How to Create an Environment That Supports Engagement
Employee engagement has remained at the forefront of business literature and popular news in recent years. But why? Or more importantly, why now?
The combination of labor shortages and shrinking profit margins have made employee engagement more crucial to the success of organizations than ever before, while the persistence of the remote workforce and the continued promotion of the so-called “accidental manager” have simultaneously made employee engagement more elusive.
The Impact of Engagement
The impact of an actively engaged workforce is visible across multiple areas.
Performance, Productivity, and Profitability
As the costs of raw materials continue to rise faster than the costs of consumer goods, manufacturers and distributors are increasingly seeing their margins shrink and are searching for opportunities to improve productivity and increase efficiencies. Studies show a strong correlation between employee engagement and performance outcomes, including productivity and profitability. Engaged employees are more likely to be productive and generate better results for their organizations.
With labor shortages and an increasingly competitive job market, retaining talented employees has become a top priority for many businesses. Research indicates that employers can increase their chances of hiring and retaining valuable employees by focusing on employee engagement. Engaged employees are more likely to stay with their organization, reducing turnover costs.
The shift to remote work has brought new challenges in keeping employees engaged. As a result, businesses are putting more focus on strategies to drive engagement in a virtual work environment. A positive workplace culture in which employees feel valued and engaged can be a critical factor in a company’s success.
There is a growing awareness of the link between engagement and employee well-being. Engaged employees tend to have higher job satisfaction and better mental health.
Engaged employees are also more likely to be innovative, bringing new ideas and solutions that can help a business thrive in a fast-changing market.(5)
The Role of the Manager
The need to foster a workplace culture where employees are engaged is well-documented. The next logical question is, “How?”
Why do people get engaged at work? And what secret sauce do highly engaged workplace environments have that supports and sustains this?
The answer is in management.
A study by Gallup found that managers account for at least 70% of the variance in employee engagement scores across business units. Another study conducted by the Harvard Business Review demonstrated that when front-line managers invest time in coaching their employees, the result is a marked increase in productivity and sales performance.
To create an environment that fosters engagement, managers must spend a significant amount of time interacting with employees. The term Dynamic Management is used by Carpedia CEO Peter Follows to describe the time managers spend assigning work, following up on progress, providing coaching, and correcting mistakes. Dynamic Management is the part of management that supports and sustains an engaged workforce. And while this may seem like the obvious part of a manager’s job, Dynamic Management is difficult to implement well.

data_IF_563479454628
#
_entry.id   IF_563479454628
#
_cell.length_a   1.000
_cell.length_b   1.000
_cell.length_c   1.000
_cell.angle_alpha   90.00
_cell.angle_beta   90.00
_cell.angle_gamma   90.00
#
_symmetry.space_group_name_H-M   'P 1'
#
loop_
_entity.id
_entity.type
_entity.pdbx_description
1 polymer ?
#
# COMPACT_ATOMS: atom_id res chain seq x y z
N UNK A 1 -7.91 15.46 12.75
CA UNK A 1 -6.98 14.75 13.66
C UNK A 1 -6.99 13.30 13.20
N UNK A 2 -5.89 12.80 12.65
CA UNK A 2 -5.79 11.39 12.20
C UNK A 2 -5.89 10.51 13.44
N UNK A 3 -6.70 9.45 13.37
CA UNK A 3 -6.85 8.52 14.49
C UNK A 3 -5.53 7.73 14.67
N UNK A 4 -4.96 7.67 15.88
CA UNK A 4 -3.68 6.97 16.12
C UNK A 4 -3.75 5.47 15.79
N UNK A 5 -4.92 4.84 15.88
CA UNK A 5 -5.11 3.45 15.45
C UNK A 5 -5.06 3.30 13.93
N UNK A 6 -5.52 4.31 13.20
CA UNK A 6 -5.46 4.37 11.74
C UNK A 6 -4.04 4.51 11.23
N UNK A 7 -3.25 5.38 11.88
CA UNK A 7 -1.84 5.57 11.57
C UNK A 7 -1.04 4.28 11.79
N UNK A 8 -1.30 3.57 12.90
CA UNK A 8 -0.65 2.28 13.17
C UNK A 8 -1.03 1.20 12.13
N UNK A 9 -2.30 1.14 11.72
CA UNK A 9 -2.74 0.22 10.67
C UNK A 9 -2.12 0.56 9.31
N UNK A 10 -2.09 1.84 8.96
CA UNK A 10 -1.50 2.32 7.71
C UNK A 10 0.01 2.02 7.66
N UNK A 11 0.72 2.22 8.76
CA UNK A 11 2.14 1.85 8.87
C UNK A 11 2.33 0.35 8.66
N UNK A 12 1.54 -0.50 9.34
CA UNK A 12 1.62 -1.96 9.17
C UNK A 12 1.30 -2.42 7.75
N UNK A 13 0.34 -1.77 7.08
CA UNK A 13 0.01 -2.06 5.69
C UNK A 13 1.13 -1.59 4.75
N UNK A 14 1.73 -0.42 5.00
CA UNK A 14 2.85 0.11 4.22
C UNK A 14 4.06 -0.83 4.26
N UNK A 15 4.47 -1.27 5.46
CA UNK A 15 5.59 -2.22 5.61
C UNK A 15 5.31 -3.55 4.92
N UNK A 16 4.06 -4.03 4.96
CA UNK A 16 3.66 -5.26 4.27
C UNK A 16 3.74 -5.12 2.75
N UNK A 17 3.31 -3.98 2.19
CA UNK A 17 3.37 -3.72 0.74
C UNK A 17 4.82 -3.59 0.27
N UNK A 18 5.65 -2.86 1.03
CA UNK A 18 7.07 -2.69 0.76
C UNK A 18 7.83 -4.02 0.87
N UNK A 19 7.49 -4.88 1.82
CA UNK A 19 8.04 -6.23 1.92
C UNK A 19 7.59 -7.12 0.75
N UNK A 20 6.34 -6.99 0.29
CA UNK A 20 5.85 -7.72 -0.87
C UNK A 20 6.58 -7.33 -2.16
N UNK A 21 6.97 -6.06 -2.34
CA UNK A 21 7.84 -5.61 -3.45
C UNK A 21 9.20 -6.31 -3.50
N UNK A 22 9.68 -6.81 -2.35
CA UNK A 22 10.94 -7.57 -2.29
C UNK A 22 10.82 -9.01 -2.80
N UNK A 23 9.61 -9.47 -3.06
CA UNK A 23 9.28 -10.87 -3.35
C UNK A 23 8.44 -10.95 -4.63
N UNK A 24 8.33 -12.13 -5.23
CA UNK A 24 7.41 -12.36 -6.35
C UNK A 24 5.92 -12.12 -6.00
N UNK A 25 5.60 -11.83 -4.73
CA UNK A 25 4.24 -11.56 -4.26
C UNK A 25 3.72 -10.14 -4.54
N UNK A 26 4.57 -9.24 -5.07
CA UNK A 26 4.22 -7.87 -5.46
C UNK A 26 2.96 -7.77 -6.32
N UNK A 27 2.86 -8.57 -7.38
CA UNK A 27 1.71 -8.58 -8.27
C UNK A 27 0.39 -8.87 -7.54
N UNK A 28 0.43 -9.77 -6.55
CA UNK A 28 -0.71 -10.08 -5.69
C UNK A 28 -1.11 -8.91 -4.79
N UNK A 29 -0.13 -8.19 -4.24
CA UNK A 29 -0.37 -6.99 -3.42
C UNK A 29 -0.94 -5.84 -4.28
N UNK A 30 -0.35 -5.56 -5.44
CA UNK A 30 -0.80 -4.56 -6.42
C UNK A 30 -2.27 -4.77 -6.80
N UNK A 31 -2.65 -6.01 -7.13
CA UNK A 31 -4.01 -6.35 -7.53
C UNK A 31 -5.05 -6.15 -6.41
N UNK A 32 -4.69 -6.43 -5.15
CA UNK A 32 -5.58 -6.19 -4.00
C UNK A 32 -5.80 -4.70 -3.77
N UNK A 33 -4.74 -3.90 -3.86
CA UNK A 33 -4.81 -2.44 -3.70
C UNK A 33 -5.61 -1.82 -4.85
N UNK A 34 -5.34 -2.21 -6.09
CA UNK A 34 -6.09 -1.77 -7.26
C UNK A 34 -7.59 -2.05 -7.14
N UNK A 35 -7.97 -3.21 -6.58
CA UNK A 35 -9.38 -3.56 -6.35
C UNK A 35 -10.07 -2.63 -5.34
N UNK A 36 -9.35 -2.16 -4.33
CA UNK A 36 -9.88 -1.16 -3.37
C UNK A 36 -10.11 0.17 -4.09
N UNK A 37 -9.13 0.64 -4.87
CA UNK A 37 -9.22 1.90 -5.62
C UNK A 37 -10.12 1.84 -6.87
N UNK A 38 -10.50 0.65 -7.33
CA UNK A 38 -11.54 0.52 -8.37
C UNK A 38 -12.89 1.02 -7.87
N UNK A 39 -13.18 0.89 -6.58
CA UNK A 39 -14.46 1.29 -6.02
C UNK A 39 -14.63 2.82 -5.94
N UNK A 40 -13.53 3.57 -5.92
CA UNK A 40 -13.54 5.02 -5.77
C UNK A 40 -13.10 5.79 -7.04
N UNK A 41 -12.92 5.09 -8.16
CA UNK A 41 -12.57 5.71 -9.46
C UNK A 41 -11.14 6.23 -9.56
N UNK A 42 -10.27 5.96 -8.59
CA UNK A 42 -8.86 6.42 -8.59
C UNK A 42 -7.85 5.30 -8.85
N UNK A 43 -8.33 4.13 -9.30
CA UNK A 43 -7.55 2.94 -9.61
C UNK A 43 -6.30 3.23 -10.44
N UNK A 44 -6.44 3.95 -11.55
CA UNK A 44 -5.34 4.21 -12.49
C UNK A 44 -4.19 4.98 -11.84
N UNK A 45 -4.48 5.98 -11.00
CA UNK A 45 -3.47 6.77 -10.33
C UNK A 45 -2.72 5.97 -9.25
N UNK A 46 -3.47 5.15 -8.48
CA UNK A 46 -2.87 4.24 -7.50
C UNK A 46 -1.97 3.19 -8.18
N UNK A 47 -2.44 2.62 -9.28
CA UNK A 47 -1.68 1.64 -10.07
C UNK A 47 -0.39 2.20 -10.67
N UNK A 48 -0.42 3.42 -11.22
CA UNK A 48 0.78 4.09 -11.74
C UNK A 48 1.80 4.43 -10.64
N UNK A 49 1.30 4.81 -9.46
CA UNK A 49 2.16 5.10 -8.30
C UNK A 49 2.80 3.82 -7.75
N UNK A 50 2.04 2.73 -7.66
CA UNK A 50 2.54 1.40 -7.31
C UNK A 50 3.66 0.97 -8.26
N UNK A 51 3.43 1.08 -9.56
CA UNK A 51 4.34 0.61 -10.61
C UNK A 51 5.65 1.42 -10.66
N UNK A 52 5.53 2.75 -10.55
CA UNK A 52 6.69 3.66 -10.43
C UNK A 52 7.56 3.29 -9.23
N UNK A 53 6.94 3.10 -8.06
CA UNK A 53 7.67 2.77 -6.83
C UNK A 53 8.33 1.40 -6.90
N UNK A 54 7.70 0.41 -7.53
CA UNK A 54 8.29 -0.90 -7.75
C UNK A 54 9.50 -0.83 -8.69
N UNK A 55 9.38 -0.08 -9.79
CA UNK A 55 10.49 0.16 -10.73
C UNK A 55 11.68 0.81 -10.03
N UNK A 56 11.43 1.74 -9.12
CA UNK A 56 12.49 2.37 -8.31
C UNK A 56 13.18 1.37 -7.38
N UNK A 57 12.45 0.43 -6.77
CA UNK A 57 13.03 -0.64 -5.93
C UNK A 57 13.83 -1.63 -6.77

The reason is threefold.
1. Lack of Training
Most managers are promoted to their position due to technical skills, personal connections, or performance under pressure rather than their management skills or training. Some studies indicate that as much as 82% of “bosses” are what they call, “accidental managers,” up from 68% just five years ago. This means they lack the training and coaching needed to support Dynamic Management.
2. Lack of Support
Managers can spend as much as 90% of their day touring, firefighting, doing administrative tasks, or doing direct work that can be done by others. (6) This simply leaves too little time for follow up, coaching, and proactive problem solving. In his new book titled, Results Not Reports, Building Exceptional Organizations by Integrating Process, Performance, and People, Peter Follows details the why mid-level and front-line managers need support from senior leadership to allow them to better support their teams.
3. Misplaced Empowerment
Managers may perceive regular check-ins with employees as micromanagement and may mistakenly believe that they empower employees by leaving them alone. Following up with employees is not only paramount to building a cohesive and engaged team, it also empowers employees by allowing managers to identify and remove obstacles that create frustration and hinder productivity.
Checking in and following up should be done in a way that supports employees rather than monitors them. Following up will look different in different environments. On a shop floor, it might occur hourly to ensure safety and identify backlogs early. In a creative or professional services environment, it might occur weekly or even bi-weekly. Figuring out the right cadence, the right follow-up, and the right manager-employee discussions to foster engagement is important for both parties.
When managers invest time and resources into their employees, they create a work environment where employees feel valued, heard, and involved. Engaged employees are more aligned with the company’s mission and goals. This engagement fosters a sense of connection and purpose that drives their work, promotes retention of talent, fosters customer loyalty, and improves organizational performance and stakeholder value. When employees are engaged, they make the running of a business easier, allowing leaders to focus on higher-value activities.